Shorthanded Goal - A goal scored by a team that is competing with fewer players on the ice than their opponent. Slap Shot - A shot where a player winds his stick back behind his body, often over his chest and slaps the puck in one swift motion. Slot- The area in the offensive zone between the two faceoff circles, extending from the top of the crease to the point area.
Tag-Up Offsides - If a team is deemed to be offsides but is not touching the puck, the offsides team may retreat out of the offensive zone and then continue pursuing the puck without incurring a whistle.
Top Shelf - A goal that is scored in the top part of the net between the top crossbar and the back support bar at the top of the net. Turnover - When a player has a pass intercepted by an opponent or when the puck is taken away off of his own stick. Wing- Forward position that often roams along the outer thirds of the rink, either on left wing or right wing.
Delay of game- When a goalie or skater purposely delays the game by means of either purposely shooting the puck out of play, closing a hand on the puck skaters only , or intentionally knocking the net off of its moorings.
Diving- When a player is deemed to have embellished a fall or other action in an effort to draw a penalty for his team, he may be called for diving, a form of unsportsmanlike conduct.
Double minor- Normally reserved for high sticking infractions where a player's high stick has drawn blood or an injury to an opponent.
Incurs a four minute penalty. If an opponent scores within the first two minutes of the penalty, they continue to have two minutes of power play time. Fighting-A fight between two players, which results in a major penalty for each participant.
Game misconduct- Not to be confused with misconduct, a punishment levied by an official to a player who caused serious harm or injury to an opponent at the officials' discretion. Goaltender Interference - the act of an attacking player contacting or impeding a goaltender from being able to play his position.
By rule, the goaltender is entitled to his goal crease area at the officials' discretion. High-sticking - When a player clips an opponent with his stick lifted above his waist often striking the opponent in the head or neck.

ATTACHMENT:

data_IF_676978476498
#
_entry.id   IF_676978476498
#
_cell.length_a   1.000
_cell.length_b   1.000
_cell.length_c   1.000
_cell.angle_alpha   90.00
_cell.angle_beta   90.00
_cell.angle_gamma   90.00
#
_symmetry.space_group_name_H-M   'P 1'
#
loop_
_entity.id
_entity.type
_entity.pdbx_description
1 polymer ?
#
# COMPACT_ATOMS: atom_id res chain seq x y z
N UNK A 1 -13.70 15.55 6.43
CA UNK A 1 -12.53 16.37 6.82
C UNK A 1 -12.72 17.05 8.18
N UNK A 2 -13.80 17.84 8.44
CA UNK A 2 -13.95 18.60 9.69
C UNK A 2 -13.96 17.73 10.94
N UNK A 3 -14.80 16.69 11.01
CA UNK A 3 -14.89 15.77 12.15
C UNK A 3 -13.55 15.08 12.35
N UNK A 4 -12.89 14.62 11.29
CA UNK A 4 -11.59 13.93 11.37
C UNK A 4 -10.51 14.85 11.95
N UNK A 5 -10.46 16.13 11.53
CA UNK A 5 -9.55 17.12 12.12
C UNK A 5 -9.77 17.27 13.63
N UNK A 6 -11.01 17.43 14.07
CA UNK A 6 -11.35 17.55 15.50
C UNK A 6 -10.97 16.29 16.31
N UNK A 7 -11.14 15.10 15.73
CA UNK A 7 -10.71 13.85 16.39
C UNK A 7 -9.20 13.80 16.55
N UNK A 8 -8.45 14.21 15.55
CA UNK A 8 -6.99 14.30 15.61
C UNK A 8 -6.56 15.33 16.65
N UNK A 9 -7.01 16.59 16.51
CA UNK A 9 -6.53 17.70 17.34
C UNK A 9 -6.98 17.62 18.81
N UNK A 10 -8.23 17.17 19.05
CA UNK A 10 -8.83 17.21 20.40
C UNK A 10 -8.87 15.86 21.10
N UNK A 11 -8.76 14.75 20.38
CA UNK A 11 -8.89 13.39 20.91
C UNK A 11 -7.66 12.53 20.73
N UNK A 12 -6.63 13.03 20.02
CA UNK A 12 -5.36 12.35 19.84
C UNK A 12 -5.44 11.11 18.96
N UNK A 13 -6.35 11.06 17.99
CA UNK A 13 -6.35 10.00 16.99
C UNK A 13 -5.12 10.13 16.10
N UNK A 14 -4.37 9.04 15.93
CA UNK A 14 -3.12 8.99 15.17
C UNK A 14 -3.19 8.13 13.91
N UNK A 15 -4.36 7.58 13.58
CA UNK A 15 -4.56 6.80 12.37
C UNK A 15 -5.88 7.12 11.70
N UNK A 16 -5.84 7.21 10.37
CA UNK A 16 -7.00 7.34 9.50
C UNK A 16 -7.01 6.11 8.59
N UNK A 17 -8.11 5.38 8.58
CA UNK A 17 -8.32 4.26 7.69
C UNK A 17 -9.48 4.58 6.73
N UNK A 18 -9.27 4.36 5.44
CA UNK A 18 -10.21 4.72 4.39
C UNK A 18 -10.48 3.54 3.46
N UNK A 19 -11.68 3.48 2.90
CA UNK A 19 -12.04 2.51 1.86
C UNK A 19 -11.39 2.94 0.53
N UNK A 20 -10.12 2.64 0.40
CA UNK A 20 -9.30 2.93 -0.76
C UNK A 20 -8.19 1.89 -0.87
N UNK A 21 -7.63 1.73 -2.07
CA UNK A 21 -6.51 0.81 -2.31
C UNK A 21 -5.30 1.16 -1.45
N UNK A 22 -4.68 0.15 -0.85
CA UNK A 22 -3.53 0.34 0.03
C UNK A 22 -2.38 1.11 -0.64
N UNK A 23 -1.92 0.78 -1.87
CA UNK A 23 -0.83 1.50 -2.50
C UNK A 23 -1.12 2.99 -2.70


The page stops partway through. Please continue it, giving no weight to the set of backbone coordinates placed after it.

Interference - When a player impedes the progress of an opponent who is not in control of the puck and is pursuing the puck. Can also apply to body checks away from the puck in some instances.
Major- A 5-minute penalty that is called normally for fighting for an action that, at the referee's discretion, was an attempt to cause injury to an opponent. Sometimes a major also incurs a game misconduct. For non-fighting majors i. The opposing team can also score as many power plays goals as possible during this time, as the offending player is not released upon the scoring of the first power play goal.
Minor- A two-minute infraction for a penalty that did not cause injury but did impede an opponent from making a play. The offending team has to skate one man short during the duration of the opponents' two-minute power play.
If a power play goal is scored, the penalized player is immediately released from the penalty box. Misconduct- A player may be given a misconduct not to be confused with a game misconduct , which is a minute penalty that does not affect man power i.
Players can receive misconducts at the referees' discretion, often for instigating fights or verbally abusing an opponent or official. Penalty Shot - When a player is tripped, hooked, or impeded on a breakaway in a way that prevents him from getting a good shot or scoring chance off, he is awarded a penalty shot.
The player starts with the puck at center ice and gets a free shot at the goalie, unimpeded. Roughing - When minor altercations or scuffles, i. Tripping - When a player trips an opponent with his stick, skate or any part of his body.
When done with a skate, it also is referred to as slew-footing. Unsportsmanlike Conduct- Any action deemed to be unsportsmanlike or not tolerated on the playing surface.